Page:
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IT NEVER RAINS BUT IT POURS

Water in Cyprus

 

Martin Hellicar

 

From wild, dangerous and exhilarating, mud brown in colour and rolling down a swollen Pedieos River to just two buckets of clean water a day, delivered door-to-door by a tanker lorry. When it comes to water, my most vivid childhood memories are a case of extremes.

  Pedieos River ( Nicosia), Cyprus

Pedieos River (Nicosia), Cyprus

It was 1973, I think, a year of bad, bad drought. The water tanker would roll along the street and each household got to fill two big buckets. That was the ration for the day, for drinking, cooking, washing (not much of that was done) and for flushing the toilet. The taps often gurgled and sometimes spat, but did not actually run for days on end. We drank a lot of milk that summer.

A few years later, and my father had taken us four kids to witness the flooded Pedieos pour through down-town Nicosia. I knew there was a bridge in that part of town – we’d driven over it often enough – but had never really thought of it as a bridge over a river. But that day, that day it was a terrifying rush of wild, raging water, filling the usually dry river bed to bursting point, literally. The water was a rich, earthy brown and tumbled and churned like some mad tangle of frothing serpents. “If you fall in, I won’t come after you,” was my father’s dead-pan warning. I’d never heard my father so blunt, but it made the point and we could see why. Any act of ‘saviour’ bravery following a careless child’s slip on the muddy river-side path and into that torrent would have been foolish and futile. 

As a child at school, I was taught what was plain enough to see in the arid landscape around us: that Cyprus was a dry island. What’s more its rainfall was hardly ever reliable and often unpredictable. Never rains, but it pours. We heard of the need to ‘save every drop’ of water, and shocking numbers about how much water a dripping tap wastes. We were also taught some really good stuff about erosion and the need to guard against it. The need to keep watersheds vegetated and how, by simply steering the tractor to plough along contours rather than across them, a farmer could cut gully erosion, save tons of soil and keep rainwater in the field. Plain logic, it seemed like…still does. We were also taken on a school trip to see the new Lefkara Reservoir in the Machairas Mountains, with its amazing concrete precipice of dam wall. And so much water stored up behind it!  This was the brave new world of damming every river and torrent and the state’s mantra of ‘not a drop of fresh water to the sea!’ Later came the technological ‘miracle’ of desalination and the days of water rationing were over.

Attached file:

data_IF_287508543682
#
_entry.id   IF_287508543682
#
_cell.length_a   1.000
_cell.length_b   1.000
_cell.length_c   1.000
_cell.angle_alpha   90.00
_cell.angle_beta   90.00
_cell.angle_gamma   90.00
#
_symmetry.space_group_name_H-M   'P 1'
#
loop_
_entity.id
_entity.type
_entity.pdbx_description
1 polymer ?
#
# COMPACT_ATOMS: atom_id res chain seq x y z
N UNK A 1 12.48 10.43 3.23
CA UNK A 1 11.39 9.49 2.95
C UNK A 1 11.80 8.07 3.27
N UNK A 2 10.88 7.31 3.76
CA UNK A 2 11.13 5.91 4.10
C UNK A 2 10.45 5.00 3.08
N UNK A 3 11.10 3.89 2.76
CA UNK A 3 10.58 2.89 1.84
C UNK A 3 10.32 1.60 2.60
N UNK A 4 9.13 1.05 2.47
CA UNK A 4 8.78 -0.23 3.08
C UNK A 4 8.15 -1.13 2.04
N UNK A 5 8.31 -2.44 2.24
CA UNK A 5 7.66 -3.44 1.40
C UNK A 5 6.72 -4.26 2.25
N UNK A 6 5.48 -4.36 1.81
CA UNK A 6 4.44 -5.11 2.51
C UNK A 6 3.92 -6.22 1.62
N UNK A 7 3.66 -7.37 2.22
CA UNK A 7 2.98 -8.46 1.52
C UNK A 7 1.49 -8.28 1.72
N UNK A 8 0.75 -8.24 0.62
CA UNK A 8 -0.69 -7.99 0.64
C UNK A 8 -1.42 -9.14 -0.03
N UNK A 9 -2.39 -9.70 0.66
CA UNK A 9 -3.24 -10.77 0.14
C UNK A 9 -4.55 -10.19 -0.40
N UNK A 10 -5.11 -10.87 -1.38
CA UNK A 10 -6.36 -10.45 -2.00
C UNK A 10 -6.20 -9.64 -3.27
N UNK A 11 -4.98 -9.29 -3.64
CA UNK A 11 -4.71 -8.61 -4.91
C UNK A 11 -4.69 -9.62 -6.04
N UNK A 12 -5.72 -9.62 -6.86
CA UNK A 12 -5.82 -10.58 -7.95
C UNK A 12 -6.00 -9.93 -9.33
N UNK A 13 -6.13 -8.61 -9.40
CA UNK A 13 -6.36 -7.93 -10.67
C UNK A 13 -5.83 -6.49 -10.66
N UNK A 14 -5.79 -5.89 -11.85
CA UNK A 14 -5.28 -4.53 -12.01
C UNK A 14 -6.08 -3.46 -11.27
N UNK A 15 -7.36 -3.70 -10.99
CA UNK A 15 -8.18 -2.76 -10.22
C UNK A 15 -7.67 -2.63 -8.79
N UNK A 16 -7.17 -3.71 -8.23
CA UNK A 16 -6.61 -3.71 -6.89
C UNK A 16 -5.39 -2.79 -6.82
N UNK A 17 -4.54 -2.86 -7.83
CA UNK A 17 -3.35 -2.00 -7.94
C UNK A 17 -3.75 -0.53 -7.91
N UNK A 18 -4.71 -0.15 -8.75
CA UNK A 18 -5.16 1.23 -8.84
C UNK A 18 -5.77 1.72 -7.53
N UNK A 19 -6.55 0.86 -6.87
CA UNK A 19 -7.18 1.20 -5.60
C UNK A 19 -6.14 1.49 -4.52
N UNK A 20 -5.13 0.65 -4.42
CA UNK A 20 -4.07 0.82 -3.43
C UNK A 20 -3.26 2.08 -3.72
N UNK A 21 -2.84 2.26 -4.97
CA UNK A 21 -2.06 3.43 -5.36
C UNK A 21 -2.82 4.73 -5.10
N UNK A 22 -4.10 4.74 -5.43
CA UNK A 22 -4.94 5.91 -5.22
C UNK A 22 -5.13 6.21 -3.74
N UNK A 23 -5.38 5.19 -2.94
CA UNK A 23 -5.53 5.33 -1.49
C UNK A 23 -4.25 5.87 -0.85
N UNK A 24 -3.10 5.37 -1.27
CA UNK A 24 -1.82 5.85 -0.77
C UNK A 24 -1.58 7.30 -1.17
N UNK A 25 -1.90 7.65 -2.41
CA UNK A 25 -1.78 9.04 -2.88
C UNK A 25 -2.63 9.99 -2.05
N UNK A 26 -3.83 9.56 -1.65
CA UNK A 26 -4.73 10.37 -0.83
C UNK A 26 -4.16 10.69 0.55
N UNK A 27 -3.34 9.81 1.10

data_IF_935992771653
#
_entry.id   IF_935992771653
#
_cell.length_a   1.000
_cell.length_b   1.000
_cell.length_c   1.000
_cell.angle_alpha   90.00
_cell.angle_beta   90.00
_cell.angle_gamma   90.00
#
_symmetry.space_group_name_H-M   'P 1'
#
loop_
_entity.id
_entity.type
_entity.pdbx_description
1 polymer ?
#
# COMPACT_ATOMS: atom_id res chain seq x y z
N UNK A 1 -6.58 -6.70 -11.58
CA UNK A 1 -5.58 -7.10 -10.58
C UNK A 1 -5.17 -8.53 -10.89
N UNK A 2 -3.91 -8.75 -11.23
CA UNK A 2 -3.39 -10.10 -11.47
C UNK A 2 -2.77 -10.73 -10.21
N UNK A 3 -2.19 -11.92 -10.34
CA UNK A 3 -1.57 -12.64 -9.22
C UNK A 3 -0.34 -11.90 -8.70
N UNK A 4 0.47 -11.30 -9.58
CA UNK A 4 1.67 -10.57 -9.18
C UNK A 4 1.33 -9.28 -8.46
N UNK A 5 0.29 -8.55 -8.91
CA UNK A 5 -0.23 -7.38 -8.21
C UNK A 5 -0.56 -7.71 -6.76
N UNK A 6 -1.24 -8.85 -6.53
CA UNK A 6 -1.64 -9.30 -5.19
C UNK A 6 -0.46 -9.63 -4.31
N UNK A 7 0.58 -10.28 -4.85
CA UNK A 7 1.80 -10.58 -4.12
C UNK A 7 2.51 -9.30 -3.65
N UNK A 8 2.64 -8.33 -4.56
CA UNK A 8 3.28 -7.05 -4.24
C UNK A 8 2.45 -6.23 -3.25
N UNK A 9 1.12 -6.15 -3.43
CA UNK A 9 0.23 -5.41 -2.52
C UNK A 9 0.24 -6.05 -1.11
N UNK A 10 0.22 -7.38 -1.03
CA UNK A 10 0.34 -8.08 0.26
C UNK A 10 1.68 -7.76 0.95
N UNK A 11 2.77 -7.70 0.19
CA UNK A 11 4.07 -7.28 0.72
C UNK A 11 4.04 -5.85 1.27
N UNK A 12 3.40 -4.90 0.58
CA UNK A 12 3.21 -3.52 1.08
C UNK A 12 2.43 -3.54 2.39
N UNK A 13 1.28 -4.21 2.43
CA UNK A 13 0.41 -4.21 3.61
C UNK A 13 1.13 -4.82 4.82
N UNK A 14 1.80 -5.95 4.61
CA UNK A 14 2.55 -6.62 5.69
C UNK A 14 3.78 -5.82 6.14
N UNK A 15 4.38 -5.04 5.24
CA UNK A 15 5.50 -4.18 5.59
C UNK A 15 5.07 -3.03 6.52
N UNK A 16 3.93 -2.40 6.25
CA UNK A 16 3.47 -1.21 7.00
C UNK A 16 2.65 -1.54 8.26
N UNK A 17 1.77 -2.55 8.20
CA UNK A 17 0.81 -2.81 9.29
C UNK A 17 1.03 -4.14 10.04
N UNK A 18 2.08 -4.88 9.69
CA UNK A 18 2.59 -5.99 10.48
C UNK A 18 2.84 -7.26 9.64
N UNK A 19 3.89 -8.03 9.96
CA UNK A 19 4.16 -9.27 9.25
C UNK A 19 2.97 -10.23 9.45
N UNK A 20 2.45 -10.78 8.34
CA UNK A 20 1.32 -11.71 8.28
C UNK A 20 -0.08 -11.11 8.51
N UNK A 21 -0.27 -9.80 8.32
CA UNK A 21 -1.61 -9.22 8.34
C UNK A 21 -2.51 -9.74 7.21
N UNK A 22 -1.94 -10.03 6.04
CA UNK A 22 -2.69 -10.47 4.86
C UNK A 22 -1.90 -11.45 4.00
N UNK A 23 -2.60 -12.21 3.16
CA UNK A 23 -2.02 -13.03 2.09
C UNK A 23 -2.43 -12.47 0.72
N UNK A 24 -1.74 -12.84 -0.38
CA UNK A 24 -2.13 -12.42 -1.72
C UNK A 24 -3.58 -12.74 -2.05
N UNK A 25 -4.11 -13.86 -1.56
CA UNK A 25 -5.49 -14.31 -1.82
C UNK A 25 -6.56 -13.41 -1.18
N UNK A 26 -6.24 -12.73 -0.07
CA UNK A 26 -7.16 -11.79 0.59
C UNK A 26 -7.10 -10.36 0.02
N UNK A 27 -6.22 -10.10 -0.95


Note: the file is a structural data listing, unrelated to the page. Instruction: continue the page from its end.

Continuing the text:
Lefkara Reservoir  (Larnaca), Cyprus

Lefkara Reservoir (Larnaca), Cyprus

We won’t ever miss the water cuts, but I can’t help feeling we got lost somewhere along the road from the simple water-wise logic of fixing leaking taps and contour ploughing to where we are today: big dams on most rivers and energy-guzzling desalination, plus more and more irrigated agriculture, golf courses and swimming pools.

The biggest give-away when examining our approach to water perhaps lies in the naming of the relevant department. The Water Development department it is called, and not the Water Management department or, more wishfully, the Water Conservation department. There is a place for reservoirs and even desalination (solar-powered, please) in a balanced water-management policy. But you don’t have to be a techno-phobe or have a fear of concrete to see that our water management equation is out of kilter. Balancing needs to come in the form of good, old-fashioned, water-saving measures and, more fundamentally, in a shift away from the idea that our water resource can be ‘developed’. We get ‘x’ amount of rainfall a year and that, essentially, is what we should be aiming to use, while leaving a bit over for forests, scrub and riverine systems as an investment in the future health of natural systems.